Markings on Shetland sheep can widely vary from one animal to another. Their fleeces comes in 11 natural colours and there are today 30 different markings recognised by the Shetland Flock Book Society. Fleeces of different colours can be spun together to obtain a wide range of naturally coloured yarns which will retain most of the softness that can be lost through industrial dyeing. 

Pure bred Shetlands tend to shed their fleece around spring, a trait they’ve inherited from their ancestor the Soay sheep. So instead of being shorn, Shetland sheep can be rooed by hand.  Rooing stops there being harsh cut ends in the fleece, resulting in a wool that is especially soft. 

© Kate Davies

From left to right; © Kate Davies, Brucklay Pygmy Goats; Pygmy Goats and Shetland Sheep.

   3. The Sheep. 

Shetlands are small, finely boned and very agile. Ewes only weigh between 35 and 50 kg while rams weigh between 45 and 60 kg, making of Shetland sheep one of the smallest breed. Their face features a prominent nose, a small mouth and medium size ears erected slightly above the horizontal. The head itself has a good width in between the ears and tapers rapidly toward the nose. Rams have spiral horns while most ewes are polled. Their tail is short and fluked shaped. The size of the tail varies depending on the size of the sheep but should not exceed 6 inches. The colour of the skin depends on the colour of the wool and the marking.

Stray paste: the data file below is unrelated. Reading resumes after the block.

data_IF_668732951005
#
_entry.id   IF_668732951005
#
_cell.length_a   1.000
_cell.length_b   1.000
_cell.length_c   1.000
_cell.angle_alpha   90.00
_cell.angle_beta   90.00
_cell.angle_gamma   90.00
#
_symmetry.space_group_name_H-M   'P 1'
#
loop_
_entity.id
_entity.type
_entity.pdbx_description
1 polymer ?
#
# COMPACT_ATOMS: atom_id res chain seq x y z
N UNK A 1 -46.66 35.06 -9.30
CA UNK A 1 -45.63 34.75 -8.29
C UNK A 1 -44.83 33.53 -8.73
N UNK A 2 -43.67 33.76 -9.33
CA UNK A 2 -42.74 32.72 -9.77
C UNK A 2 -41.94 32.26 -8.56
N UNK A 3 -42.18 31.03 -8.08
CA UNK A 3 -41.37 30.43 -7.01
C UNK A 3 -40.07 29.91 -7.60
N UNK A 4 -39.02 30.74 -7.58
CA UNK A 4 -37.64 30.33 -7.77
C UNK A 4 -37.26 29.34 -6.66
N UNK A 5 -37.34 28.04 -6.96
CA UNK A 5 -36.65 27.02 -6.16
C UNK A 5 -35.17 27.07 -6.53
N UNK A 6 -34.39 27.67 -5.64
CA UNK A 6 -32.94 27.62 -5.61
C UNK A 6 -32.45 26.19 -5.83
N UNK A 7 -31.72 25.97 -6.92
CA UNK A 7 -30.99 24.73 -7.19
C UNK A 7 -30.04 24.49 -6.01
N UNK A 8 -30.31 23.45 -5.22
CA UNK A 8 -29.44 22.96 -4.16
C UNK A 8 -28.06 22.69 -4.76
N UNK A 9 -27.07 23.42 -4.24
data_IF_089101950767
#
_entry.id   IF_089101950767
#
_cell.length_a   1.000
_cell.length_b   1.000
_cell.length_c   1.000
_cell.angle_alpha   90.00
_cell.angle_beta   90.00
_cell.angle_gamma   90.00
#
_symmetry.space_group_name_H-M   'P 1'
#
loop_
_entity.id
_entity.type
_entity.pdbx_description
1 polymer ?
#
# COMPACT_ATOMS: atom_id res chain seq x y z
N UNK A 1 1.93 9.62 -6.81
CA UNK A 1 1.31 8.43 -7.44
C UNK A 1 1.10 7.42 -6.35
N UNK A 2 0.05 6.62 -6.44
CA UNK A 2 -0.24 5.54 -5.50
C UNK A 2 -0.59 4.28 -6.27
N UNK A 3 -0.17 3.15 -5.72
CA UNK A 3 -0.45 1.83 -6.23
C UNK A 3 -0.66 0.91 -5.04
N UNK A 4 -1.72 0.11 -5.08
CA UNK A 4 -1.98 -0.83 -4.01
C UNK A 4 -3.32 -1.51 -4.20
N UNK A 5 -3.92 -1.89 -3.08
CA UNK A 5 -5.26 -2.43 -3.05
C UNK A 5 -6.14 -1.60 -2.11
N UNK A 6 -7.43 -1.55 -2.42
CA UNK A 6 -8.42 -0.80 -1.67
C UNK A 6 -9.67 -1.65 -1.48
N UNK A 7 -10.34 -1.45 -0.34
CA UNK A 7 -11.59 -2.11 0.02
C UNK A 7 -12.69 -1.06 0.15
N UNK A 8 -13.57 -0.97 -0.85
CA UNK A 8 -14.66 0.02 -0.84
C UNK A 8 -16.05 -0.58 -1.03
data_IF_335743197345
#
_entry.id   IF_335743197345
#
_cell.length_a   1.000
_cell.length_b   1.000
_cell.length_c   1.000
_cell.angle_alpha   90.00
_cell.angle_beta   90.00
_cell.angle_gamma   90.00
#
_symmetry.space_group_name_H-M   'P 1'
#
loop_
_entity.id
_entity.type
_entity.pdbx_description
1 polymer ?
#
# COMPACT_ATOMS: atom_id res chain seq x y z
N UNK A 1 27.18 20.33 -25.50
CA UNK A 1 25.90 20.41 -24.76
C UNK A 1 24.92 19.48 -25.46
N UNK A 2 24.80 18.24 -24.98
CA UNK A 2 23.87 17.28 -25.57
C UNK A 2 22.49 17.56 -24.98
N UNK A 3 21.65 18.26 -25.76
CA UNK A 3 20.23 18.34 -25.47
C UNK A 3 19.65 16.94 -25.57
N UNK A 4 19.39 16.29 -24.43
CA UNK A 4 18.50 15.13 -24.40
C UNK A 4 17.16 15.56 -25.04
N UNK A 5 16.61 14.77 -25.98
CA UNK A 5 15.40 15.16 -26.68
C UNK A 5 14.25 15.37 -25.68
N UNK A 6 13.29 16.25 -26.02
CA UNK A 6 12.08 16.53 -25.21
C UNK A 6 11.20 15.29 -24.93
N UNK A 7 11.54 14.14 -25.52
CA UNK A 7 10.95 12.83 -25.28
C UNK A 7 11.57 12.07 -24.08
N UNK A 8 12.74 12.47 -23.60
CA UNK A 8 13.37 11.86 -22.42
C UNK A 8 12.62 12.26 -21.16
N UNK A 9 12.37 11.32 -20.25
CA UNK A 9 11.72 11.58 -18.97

© Foula

From left to right; © Foula Wool, Jamieson & Smith

   4. Yarns and books.

As we explained earlier, yarns spun from Shetland fleece are round, bouncy, light and airy. Once knitted they create a fabric that holds itself nicely and doesn’t drape much. As Shetland yarns are predominantly used to knit Fair-Isle items, most of them are available in small balls of either 25 or 50 g, making it easier to combine lots of different colours in one single project.

Jamieson and Smith – 2ply Jumper is one of the most popular yarns to knit Fair-Isle patterns. Although Shetland wool is meant to be very fine and soft, the 2 ply Jumper weight is actually a sturdy and hard-wearing yarn, ideal to create long-lasting knits. It worth noticing that it softens quite a bit after blocking, and can be worn next to the skin without being itchy. Despite its name, the 2ply Jumper is in fact a fingering weight yarn.  Fair-Isle jumpers and cardigans were traditionally knitted with this weight and so that’s why it has been called a Jumper Weight – 2 ply only refers to the number of strands it is spun with.

 Wool Journey: Shetlands by Amber Corcoran and Jaime Jennings and Colours of Shetlands by Kate Davies, are two great publications that celebrate both the Shetland Islands and their unique wool industry. Jaime Jennings also recently published a series of articles in which she talks about her last holiday there.

Until Next Time… Happy Knitting!

SOURCES:

Fournier, Nola and Fournier, Jane, In Sheep’s Clothing: A Handspinner’s Guide to Wool, Loveland: Interweave Press LLC, 1995. Print.

History of the Breed, The Shetland Sheep Society: Caring for Shetland Sheep Outside the Shetland Islands, Web. http://shetland-sheep.org.uk/page.php?Plv=2&P1=6&P2=1&P3=

The Breed, The Shetland Sheep Society: Caring for Shetland Sheep Outside the Shetland Islands, Web. http://shetland-sheep.org.uk/page.php?Plv=1&P1=6&P2=&P3=

Shetland Wool, The Shetland Sheep Society: Caring for Shetland Sheep Outside the Shetland Islands, Web. http://shetland-sheep.org.uk/page.php?Plv=2&P1=6&P2=3&P3=

Raising Shetland Sheep: Guide to Starting A Flock, One Acre Farm, Web. http://ouroneacrefarm.com/raising-shetland-sheep-guide-to-starting-a-flock/

The Breed, Roseblank Shetland Sheep, web. http://www.rosebank-shetland-sheep.co.uk/the-breed.php